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Proc Natl Acad Sci U S A. 2015 Feb 17;112(7):2109-14. doi: 10.1073/pnas.1416622112. Epub 2015 Feb 2.

Crossovers are associated with mutation and biased gene conversion at recombination hotspots.

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Institute of Biophysics, Johannes Kepler University, 4020 Linz, Austria;
Institut für Populationsgenetik, Vetmeduni Vienna, 1210 Vienna, Austria;
Department of Gynecological Endocrinology and Kinderwunsch Zentrum, Landes- Frauen- und Kinderklinik, 4020 Linz, Austria; and Institute of Human Genetics, Medical University of Graz, 8010 Graz, Austria.
Institute of Biophysics, Johannes Kepler University, 4020 Linz, Austria;


Meiosis is a potentially important source of germline mutations, as sites of meiotic recombination experience recurrent double-strand breaks (DSBs). However, evidence for a local mutagenic effect of recombination from population sequence data has been equivocal, likely because mutation is only one of several forces shaping sequence variation. By sequencing large numbers of single crossover molecules obtained from human sperm for two recombination hotspots, we find direct evidence that recombination is mutagenic: Crossovers carry more de novo mutations than nonrecombinant DNA molecules analyzed for the same donors and hotspots. The observed mutations were primarily CG to TA transitions, with a higher frequency of transitions at CpG than non-CpGs sites. This enrichment of mutations at CpG sites at hotspots could predominate in methylated regions involving frequent single-stranded DNA processing as part of DSB repair. In addition, our data set provides evidence that GC alleles are preferentially transmitted during crossing over, opposing mutation, and shows that GC-biased gene conversion (gBGC) predominates over mutation in the sequence evolution of hotspots. These findings are consistent with the idea that gBGC could be an adaptation to counteract the mutational load of recombination.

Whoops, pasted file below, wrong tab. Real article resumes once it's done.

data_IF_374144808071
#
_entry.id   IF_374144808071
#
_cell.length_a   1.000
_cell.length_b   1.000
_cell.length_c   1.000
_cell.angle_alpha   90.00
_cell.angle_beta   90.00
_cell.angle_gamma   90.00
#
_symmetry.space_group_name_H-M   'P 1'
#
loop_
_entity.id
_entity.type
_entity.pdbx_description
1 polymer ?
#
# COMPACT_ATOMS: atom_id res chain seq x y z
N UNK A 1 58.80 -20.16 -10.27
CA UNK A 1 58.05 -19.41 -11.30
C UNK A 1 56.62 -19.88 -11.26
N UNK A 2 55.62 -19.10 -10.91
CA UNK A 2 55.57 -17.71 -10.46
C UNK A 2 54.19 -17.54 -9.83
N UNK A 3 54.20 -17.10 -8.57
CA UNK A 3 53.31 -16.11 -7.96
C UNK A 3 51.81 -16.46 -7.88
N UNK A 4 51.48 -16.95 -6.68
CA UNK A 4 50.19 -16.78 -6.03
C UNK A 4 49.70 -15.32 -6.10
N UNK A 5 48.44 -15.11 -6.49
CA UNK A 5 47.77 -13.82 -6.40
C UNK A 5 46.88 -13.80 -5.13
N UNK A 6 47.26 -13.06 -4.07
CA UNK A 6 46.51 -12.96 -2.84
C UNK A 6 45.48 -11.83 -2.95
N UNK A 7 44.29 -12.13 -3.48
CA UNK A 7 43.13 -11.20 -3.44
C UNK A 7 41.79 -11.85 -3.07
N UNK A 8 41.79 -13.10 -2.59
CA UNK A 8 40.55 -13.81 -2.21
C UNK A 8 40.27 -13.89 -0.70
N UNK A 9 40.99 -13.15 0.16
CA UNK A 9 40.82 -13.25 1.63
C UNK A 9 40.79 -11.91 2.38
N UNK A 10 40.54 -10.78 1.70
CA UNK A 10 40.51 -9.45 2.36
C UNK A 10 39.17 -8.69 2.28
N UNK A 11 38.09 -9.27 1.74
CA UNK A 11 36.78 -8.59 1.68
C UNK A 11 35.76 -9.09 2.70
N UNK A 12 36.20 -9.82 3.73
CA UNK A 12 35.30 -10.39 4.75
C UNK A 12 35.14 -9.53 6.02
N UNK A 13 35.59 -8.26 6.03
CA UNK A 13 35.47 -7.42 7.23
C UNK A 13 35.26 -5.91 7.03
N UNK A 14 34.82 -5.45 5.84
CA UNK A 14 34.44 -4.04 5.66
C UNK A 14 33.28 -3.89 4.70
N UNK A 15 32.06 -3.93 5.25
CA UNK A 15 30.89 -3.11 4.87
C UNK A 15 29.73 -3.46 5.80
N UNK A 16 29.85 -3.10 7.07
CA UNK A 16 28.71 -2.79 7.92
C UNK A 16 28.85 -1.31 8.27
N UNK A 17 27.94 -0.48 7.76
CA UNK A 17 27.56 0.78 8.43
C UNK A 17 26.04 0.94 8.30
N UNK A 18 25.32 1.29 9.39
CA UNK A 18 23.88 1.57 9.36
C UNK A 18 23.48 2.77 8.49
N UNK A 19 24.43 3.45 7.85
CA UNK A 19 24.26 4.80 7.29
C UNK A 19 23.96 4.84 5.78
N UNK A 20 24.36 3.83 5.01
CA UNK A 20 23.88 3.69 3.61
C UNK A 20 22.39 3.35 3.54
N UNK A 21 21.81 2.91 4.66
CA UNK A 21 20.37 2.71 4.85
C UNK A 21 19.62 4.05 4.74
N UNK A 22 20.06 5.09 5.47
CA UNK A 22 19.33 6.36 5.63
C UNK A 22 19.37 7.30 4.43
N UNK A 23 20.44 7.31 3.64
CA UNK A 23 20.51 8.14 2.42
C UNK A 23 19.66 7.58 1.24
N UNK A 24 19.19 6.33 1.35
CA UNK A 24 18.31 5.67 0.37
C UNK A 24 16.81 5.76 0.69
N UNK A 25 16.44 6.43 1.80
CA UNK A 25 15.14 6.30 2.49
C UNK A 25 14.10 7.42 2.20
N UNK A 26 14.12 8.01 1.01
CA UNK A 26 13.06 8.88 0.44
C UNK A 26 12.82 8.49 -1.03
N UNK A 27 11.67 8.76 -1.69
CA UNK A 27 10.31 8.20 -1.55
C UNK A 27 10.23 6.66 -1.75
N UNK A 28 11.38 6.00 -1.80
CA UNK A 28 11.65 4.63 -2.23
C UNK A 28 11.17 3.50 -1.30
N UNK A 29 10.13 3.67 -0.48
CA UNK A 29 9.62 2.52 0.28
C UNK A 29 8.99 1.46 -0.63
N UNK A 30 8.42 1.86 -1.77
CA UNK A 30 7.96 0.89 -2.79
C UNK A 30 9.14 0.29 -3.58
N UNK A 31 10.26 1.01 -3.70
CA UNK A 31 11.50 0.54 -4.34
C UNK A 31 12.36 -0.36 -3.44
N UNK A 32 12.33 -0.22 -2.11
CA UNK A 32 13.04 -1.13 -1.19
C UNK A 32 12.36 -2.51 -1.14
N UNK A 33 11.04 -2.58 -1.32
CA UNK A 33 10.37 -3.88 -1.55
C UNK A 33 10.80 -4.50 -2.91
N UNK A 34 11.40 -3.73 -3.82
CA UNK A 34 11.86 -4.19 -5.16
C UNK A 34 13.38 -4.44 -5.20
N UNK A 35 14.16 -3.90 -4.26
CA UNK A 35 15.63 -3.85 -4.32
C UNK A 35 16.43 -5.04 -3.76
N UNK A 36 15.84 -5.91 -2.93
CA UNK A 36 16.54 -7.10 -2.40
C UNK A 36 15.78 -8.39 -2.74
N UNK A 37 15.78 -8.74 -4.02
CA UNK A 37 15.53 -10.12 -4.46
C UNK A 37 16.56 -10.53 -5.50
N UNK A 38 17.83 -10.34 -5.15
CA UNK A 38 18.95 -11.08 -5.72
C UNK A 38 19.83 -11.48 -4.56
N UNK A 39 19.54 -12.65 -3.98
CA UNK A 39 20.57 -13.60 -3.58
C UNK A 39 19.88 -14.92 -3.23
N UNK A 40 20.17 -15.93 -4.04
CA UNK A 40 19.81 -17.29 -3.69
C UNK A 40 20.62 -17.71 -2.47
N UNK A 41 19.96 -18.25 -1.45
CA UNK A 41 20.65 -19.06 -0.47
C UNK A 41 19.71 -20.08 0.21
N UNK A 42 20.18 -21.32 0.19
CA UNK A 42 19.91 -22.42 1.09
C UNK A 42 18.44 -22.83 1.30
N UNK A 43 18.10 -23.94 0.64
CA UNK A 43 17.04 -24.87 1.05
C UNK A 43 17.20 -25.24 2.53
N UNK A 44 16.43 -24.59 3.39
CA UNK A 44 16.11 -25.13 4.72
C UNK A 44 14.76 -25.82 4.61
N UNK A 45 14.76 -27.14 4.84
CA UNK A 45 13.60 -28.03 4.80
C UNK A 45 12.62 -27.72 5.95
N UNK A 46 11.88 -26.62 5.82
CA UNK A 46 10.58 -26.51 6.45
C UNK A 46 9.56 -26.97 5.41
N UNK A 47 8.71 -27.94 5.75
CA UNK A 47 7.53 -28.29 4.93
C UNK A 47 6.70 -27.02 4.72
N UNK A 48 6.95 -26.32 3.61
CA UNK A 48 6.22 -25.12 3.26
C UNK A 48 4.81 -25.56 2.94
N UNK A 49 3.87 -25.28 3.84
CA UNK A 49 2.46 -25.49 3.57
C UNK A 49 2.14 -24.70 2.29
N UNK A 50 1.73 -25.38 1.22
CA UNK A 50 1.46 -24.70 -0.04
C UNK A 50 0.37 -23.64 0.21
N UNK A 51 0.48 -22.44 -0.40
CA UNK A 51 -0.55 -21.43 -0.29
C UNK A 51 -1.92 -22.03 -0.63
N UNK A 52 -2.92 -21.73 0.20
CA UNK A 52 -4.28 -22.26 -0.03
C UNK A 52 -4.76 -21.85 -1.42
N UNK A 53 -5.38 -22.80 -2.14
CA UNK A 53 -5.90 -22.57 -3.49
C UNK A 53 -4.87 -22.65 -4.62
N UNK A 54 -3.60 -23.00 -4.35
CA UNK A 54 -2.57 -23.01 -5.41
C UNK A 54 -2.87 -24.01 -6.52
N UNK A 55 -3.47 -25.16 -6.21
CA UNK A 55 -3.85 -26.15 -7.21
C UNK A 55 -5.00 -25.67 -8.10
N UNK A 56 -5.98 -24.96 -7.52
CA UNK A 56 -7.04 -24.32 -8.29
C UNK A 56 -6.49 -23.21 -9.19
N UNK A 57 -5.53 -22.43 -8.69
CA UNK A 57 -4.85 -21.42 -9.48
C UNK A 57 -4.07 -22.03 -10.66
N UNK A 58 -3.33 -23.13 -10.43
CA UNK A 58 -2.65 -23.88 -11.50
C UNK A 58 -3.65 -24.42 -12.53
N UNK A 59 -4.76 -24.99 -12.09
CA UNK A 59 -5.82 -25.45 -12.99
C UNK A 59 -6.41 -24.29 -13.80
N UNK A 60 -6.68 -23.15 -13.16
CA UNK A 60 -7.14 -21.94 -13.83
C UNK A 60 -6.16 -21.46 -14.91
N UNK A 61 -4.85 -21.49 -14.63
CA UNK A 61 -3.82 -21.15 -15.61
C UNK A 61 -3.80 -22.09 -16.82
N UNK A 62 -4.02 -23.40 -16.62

biased gene conversion; crossover; meiotic recombination; mutation; sequence evolution

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